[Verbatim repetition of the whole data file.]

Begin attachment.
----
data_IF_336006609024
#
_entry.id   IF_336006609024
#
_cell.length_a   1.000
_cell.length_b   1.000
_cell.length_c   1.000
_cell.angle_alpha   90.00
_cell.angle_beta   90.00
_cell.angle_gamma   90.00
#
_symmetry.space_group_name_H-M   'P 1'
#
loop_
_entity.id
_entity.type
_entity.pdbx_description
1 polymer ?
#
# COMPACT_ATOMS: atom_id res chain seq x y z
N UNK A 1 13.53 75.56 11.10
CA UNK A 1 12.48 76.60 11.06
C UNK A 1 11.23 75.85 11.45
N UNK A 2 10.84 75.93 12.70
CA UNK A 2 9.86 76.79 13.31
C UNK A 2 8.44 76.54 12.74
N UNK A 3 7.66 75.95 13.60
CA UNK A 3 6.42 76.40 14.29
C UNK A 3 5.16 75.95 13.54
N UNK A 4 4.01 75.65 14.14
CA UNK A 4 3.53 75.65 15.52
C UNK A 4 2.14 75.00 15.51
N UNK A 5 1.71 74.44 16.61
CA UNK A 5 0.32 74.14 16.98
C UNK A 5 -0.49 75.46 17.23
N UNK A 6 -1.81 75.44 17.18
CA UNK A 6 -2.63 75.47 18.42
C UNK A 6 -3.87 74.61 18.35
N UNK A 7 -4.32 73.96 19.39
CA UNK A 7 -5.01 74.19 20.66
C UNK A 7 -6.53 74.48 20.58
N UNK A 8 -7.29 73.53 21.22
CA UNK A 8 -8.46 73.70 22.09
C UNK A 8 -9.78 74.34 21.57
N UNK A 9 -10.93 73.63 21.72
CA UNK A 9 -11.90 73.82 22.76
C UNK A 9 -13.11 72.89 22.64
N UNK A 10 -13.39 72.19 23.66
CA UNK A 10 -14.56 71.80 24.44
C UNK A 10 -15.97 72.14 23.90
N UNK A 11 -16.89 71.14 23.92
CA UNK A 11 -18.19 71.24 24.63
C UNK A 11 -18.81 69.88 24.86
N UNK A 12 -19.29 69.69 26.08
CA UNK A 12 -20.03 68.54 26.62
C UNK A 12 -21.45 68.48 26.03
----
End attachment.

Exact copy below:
data_IF_336006609024
#
_entry.id   IF_336006609024
#
_cell.length_a   1.000
_cell.length_b   1.000
_cell.length_c   1.000
_cell.angle_alpha   90.00
_cell.angle_beta   90.00
_cell.angle_gamma   90.00
#
_symmetry.space_group_name_H-M   'P 1'
#
loop_
_entity.id
_entity.type
_entity.pdbx_description
1 polymer ?
#
# COMPACT_ATOMS: atom_id res chain seq x y z
N UNK A 1 13.53 75.56 11.10
CA UNK A 1 12.48 76.60 11.06
C UNK A 1 11.23 75.85 11.45
N UNK A 2 10.84 75.93 12.70
CA UNK A 2 9.86 76.79 13.31
C UNK A 2 8.44 76.54 12.74
N UNK A 3 7.66 75.95 13.60
CA UNK A 3 6.42 76.40 14.29
C UNK A 3 5.16 75.95 13.54
N UNK A 4 4.01 75.65 14.14
CA UNK A 4 3.53 75.65 15.52
C UNK A 4 2.14 75.00 15.51
N UNK A 5 1.71 74.44 16.61
CA UNK A 5 0.32 74.14 16.98
C UNK A 5 -0.49 75.46 17.23
N UNK A 6 -1.81 75.44 17.18
CA UNK A 6 -2.63 75.47 18.42
C UNK A 6 -3.87 74.61 18.35
N UNK A 7 -4.32 73.96 19.39
CA UNK A 7 -5.01 74.19 20.66
C UNK A 7 -6.53 74.48 20.58
N UNK A 8 -7.29 73.53 21.22
CA UNK A 8 -8.46 73.70 22.09
C UNK A 8 -9.78 74.34 21.57
N UNK A 9 -10.93 73.63 21.72
CA UNK A 9 -11.90 73.82 22.76
C UNK A 9 -13.11 72.89 22.64
N UNK A 10 -13.39 72.19 23.66
CA UNK A 10 -14.56 71.80 24.44
C UNK A 10 -15.97 72.14 23.90
N UNK A 11 -16.89 71.14 23.92
CA UNK A 11 -18.19 71.24 24.63
C UNK A 11 -18.81 69.88 24.86
N UNK A 12 -19.29 69.69 26.08
CA UNK A 12 -20.03 68.54 26.62
C UNK A 12 -21.45 68.48 26.03